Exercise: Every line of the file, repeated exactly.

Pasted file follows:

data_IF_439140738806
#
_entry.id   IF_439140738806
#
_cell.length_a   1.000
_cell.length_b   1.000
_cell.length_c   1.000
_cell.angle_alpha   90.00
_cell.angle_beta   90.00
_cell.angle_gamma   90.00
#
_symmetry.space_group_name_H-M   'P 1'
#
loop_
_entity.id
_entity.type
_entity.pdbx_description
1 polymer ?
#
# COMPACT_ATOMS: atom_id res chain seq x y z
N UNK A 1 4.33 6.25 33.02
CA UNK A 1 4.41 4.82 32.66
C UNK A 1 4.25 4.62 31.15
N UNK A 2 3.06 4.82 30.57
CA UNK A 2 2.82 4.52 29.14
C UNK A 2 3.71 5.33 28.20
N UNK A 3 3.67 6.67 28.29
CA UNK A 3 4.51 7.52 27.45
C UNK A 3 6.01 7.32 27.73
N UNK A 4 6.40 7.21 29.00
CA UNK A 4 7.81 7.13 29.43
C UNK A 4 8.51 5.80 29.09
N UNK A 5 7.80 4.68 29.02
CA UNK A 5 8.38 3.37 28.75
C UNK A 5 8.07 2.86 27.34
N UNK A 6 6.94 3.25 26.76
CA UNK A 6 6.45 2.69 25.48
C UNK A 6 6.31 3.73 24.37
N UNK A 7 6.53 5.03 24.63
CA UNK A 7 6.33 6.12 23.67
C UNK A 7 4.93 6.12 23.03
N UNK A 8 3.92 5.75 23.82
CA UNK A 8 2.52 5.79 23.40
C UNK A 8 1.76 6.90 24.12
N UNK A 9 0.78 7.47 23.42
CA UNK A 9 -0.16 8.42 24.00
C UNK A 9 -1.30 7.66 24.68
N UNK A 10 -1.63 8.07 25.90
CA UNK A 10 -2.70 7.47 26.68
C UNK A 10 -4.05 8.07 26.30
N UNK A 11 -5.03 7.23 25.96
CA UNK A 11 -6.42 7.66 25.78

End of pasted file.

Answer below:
data_IF_439140738806
#
_entry.id   IF_439140738806
#
_cell.length_a   1.000
_cell.length_b   1.000
_cell.length_c   1.000
_cell.angle_alpha   90.00
_cell.angle_beta   90.00
_cell.angle_gamma   90.00
#
_symmetry.space_group_name_H-M   'P 1'
#
loop_
_entity.id
_entity.type
_entity.pdbx_description
1 polymer ?
#
# COMPACT_ATOMS: atom_id res chain seq x y z
N UNK A 1 4.33 6.25 33.02
CA UNK A 1 4.41 4.82 32.66
C UNK A 1 4.25 4.62 31.15
N UNK A 2 3.06 4.82 30.57
CA UNK A 2 2.82 4.52 29.14
C UNK A 2 3.71 5.33 28.20
N UNK A 3 3.67 6.67 28.29
CA UNK A 3 4.51 7.52 27.45
C UNK A 3 6.01 7.32 27.73
N UNK A 4 6.40 7.21 29.00
CA UNK A 4 7.81 7.13 29.43
C UNK A 4 8.51 5.80 29.09
N UNK A 5 7.80 4.68 29.02
CA UNK A 5 8.38 3.37 28.75
C UNK A 5 8.07 2.86 27.34
N UNK A 6 6.94 3.25 26.76
CA UNK A 6 6.45 2.69 25.48
C UNK A 6 6.31 3.73 24.37
N UNK A 7 6.53 5.03 24.63
CA UNK A 7 6.33 6.12 23.67
C UNK A 7 4.93 6.12 23.03
N UNK A 8 3.92 5.75 23.82
CA UNK A 8 2.52 5.79 23.40
C UNK A 8 1.76 6.90 24.12
N UNK A 9 0.78 7.47 23.42
CA UNK A 9 -0.16 8.42 24.00
C UNK A 9 -1.30 7.66 24.68
N UNK A 10 -1.63 8.07 25.90
CA UNK A 10 -2.70 7.47 26.68
C UNK A 10 -4.05 8.07 26.30
N UNK A 11 -5.03 7.23 25.96
CA UNK A 11 -6.42 7.66 25.78